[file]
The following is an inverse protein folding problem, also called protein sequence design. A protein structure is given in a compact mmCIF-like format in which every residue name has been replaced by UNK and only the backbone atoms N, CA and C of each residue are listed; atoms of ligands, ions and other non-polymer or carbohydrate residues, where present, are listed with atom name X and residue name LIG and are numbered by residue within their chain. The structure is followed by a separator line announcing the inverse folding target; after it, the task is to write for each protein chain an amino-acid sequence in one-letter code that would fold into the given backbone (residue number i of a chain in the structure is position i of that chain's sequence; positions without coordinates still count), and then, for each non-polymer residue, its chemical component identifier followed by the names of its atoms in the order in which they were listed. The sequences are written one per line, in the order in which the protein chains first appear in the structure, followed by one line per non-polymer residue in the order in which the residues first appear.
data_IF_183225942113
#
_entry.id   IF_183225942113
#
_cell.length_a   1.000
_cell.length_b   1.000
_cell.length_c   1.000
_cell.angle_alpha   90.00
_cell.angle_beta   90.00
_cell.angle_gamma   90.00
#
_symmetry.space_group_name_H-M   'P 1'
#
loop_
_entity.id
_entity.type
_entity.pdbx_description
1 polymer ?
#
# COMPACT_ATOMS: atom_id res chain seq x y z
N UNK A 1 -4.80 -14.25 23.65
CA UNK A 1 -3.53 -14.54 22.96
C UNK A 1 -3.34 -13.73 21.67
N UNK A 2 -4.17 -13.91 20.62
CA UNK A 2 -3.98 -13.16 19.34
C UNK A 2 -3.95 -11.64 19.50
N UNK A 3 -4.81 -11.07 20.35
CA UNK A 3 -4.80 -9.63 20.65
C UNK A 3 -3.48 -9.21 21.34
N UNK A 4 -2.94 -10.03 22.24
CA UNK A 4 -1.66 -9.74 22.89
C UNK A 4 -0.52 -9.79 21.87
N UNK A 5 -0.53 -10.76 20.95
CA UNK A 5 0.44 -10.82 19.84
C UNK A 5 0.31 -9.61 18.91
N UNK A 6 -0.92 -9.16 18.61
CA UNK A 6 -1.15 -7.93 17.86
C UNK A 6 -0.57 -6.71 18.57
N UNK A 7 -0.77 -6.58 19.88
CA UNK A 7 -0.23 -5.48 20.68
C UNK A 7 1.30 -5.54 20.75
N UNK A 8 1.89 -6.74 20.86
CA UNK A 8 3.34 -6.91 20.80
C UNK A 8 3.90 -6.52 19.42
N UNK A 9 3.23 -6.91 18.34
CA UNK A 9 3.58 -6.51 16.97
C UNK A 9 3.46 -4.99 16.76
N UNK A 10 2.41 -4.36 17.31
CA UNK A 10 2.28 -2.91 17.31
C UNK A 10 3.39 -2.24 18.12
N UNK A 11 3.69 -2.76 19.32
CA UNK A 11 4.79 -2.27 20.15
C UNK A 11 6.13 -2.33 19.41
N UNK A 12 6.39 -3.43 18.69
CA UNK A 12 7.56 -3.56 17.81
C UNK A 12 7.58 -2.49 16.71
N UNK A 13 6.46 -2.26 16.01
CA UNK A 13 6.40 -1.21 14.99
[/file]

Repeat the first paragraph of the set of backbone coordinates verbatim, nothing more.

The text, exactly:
The following is an inverse protein folding problem, also called protein sequence design. A protein structure is given in a compact mmCIF-like format in which every residue name has been replaced by UNK and only the backbone atoms N, CA and C of each residue are listed; atoms of ligands, ions and other non-polymer or carbohydrate residues, where present, are listed with atom name X and residue name LIG and are numbered by residue within their chain. The structure is followed by a separator line announcing the inverse folding target; after it, the task is to write for each protein chain an amino-acid sequence in one-letter code that would fold into the given backbone (residue number i of a chain in the structure is position i of that chain's sequence; positions without coordinates still count), and then, for each non-polymer residue, its chemical component identifier followed by the names of its atoms in the order in which they were listed. The sequences are written one per line, in the order in which the protein chains first appear in the structure, followed by one line per non-polymer residue in the order in which the residues first appear.